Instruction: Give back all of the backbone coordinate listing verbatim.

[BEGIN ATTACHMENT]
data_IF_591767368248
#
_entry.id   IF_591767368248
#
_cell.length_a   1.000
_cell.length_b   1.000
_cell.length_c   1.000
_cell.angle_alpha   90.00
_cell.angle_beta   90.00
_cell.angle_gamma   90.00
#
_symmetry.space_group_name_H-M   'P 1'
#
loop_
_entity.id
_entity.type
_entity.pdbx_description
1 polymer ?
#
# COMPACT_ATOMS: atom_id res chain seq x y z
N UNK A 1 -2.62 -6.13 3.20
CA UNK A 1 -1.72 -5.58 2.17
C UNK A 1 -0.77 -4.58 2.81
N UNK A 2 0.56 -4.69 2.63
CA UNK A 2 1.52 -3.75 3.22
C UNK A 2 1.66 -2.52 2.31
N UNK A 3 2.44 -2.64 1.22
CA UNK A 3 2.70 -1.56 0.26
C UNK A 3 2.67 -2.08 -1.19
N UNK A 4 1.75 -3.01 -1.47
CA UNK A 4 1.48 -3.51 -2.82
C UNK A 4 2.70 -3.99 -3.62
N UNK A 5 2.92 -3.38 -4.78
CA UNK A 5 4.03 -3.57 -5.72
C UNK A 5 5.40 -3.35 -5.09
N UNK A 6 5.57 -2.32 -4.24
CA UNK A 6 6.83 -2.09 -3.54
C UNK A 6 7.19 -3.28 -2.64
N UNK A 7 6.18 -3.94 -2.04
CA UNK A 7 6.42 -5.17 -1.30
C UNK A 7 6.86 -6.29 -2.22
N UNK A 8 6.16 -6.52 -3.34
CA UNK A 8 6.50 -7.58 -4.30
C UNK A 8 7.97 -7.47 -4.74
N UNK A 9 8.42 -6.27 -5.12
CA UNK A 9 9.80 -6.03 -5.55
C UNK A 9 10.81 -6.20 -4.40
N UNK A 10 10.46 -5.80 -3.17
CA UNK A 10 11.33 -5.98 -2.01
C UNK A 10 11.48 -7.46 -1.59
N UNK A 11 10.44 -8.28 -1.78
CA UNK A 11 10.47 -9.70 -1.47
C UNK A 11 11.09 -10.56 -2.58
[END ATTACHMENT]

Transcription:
data_IF_591767368248
#
_entry.id   IF_591767368248
#
_cell.length_a   1.000
_cell.length_b   1.000
_cell.length_c   1.000
_cell.angle_alpha   90.00
_cell.angle_beta   90.00
_cell.angle_gamma   90.00
#
_symmetry.space_group_name_H-M   'P 1'
#
loop_
_entity.id
_entity.type
_entity.pdbx_description
1 polymer ?
#
# COMPACT_ATOMS: atom_id res chain seq x y z
N UNK A 1 -2.62 -6.13 3.20
CA UNK A 1 -1.72 -5.58 2.17
C UNK A 1 -0.77 -4.58 2.81
N UNK A 2 0.56 -4.69 2.63
CA UNK A 2 1.52 -3.75 3.22
C UNK A 2 1.66 -2.52 2.31
N UNK A 3 2.44 -2.64 1.22
CA UNK A 3 2.70 -1.56 0.26
C UNK A 3 2.67 -2.08 -1.19
N UNK A 4 1.75 -3.01 -1.47
CA UNK A 4 1.48 -3.51 -2.82
C UNK A 4 2.70 -3.99 -3.62
N UNK A 5 2.92 -3.38 -4.78
CA UNK A 5 4.03 -3.57 -5.72
C UNK A 5 5.40 -3.35 -5.09
N UNK A 6 5.57 -2.32 -4.24
CA UNK A 6 6.83 -2.09 -3.54
C UNK A 6 7.19 -3.28 -2.64
N UNK A 7 6.18 -3.94 -2.04
CA UNK A 7 6.42 -5.17 -1.30
C UNK A 7 6.86 -6.29 -2.22
N UNK A 8 6.16 -6.52 -3.34
CA UNK A 8 6.50 -7.58 -4.30
C UNK A 8 7.97 -7.47 -4.74
N UNK A 9 8.42 -6.27 -5.12
CA UNK A 9 9.80 -6.03 -5.55
C UNK A 9 10.81 -6.20 -4.40
N UNK A 10 10.46 -5.80 -3.17
CA UNK A 10 11.33 -5.98 -2.01
C UNK A 10 11.48 -7.46 -1.59
N UNK A 11 10.44 -8.28 -1.78
CA UNK A 11 10.47 -9.70 -1.47
C UNK A 11 11.09 -10.56 -2.58